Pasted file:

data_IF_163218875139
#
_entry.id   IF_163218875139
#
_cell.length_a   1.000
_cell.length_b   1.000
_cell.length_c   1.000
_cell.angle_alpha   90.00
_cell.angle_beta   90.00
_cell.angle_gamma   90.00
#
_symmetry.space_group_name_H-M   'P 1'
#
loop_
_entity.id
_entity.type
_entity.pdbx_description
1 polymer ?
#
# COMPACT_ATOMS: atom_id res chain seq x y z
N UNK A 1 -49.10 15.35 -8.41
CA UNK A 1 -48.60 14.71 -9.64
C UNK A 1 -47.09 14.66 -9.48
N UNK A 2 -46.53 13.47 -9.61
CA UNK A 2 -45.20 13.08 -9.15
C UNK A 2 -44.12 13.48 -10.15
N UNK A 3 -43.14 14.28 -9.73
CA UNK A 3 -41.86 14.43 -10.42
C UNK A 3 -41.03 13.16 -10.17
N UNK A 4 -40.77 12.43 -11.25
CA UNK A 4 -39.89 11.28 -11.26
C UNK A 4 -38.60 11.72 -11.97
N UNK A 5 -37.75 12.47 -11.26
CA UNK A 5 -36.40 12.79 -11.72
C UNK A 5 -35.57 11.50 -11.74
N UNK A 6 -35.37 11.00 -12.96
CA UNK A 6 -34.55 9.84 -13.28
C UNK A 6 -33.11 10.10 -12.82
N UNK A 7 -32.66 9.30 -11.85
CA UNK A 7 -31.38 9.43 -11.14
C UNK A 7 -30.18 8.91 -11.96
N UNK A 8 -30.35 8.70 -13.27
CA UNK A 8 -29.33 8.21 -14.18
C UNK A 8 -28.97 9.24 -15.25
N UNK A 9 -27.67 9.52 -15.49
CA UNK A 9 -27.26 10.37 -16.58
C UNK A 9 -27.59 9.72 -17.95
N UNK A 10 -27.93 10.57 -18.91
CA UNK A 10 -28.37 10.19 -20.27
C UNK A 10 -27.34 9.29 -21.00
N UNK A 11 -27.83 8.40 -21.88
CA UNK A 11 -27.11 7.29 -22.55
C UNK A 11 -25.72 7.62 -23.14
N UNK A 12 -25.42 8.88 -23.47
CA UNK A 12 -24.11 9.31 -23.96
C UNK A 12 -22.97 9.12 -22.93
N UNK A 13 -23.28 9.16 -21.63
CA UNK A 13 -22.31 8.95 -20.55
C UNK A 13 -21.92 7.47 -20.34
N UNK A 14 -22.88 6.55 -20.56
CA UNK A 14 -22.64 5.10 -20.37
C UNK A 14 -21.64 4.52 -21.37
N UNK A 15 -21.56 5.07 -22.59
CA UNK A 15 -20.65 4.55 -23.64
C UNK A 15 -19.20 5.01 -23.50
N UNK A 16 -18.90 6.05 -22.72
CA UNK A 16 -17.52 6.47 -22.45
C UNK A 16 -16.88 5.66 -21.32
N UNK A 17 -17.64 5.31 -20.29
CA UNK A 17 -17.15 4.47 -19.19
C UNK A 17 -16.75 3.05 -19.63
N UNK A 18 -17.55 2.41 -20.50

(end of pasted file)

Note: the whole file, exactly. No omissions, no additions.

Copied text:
data_IF_163218875139
#
_entry.id   IF_163218875139
#
_cell.length_a   1.000
_cell.length_b   1.000
_cell.length_c   1.000
_cell.angle_alpha   90.00
_cell.angle_beta   90.00
_cell.angle_gamma   90.00
#
_symmetry.space_group_name_H-M   'P 1'
#
loop_
_entity.id
_entity.type
_entity.pdbx_description
1 polymer ?
#
# COMPACT_ATOMS: atom_id res chain seq x y z
N UNK A 1 -49.10 15.35 -8.41
CA UNK A 1 -48.60 14.71 -9.64
C UNK A 1 -47.09 14.66 -9.48
N UNK A 2 -46.53 13.47 -9.61
CA UNK A 2 -45.20 13.08 -9.15
C UNK A 2 -44.12 13.48 -10.15
N UNK A 3 -43.14 14.28 -9.73
CA UNK A 3 -41.86 14.43 -10.42
C UNK A 3 -41.03 13.16 -10.17
N UNK A 4 -40.77 12.43 -11.25
CA UNK A 4 -39.89 11.28 -11.26
C UNK A 4 -38.60 11.72 -11.97
N UNK A 5 -37.75 12.47 -11.26
CA UNK A 5 -36.40 12.79 -11.72
C UNK A 5 -35.57 11.50 -11.74
N UNK A 6 -35.37 11.00 -12.96
CA UNK A 6 -34.55 9.84 -13.28
C UNK A 6 -33.11 10.10 -12.82
N UNK A 7 -32.66 9.30 -11.85
CA UNK A 7 -31.38 9.43 -11.14
C UNK A 7 -30.18 8.91 -11.96
N UNK A 8 -30.35 8.70 -13.27
CA UNK A 8 -29.33 8.21 -14.18
C UNK A 8 -28.97 9.24 -15.25
N UNK A 9 -27.67 9.52 -15.49
CA UNK A 9 -27.26 10.37 -16.58
C UNK A 9 -27.59 9.72 -17.95
N UNK A 10 -27.93 10.57 -18.91
CA UNK A 10 -28.37 10.19 -20.27
C UNK A 10 -27.34 9.29 -21.00
N UNK A 11 -27.83 8.40 -21.88
CA UNK A 11 -27.11 7.29 -22.55
C UNK A 11 -25.72 7.62 -23.14
N UNK A 12 -25.42 8.88 -23.47
CA UNK A 12 -24.11 9.31 -23.96
C UNK A 12 -22.97 9.12 -22.93
N UNK A 13 -23.28 9.16 -21.63
CA UNK A 13 -22.31 8.95 -20.55
C UNK A 13 -21.92 7.47 -20.34
N UNK A 14 -22.88 6.55 -20.56
CA UNK A 14 -22.64 5.10 -20.37
C UNK A 14 -21.64 4.52 -21.37
N UNK A 15 -21.56 5.07 -22.59
CA UNK A 15 -20.65 4.55 -23.64
C UNK A 15 -19.20 5.01 -23.50
N UNK A 16 -18.90 6.05 -22.72
CA UNK A 16 -17.52 6.47 -22.45
C UNK A 16 -16.88 5.66 -21.32
N UNK A 17 -17.64 5.31 -20.29
CA UNK A 17 -17.15 4.47 -19.19
C UNK A 17 -16.75 3.05 -19.63
N UNK A 18 -17.55 2.41 -20.50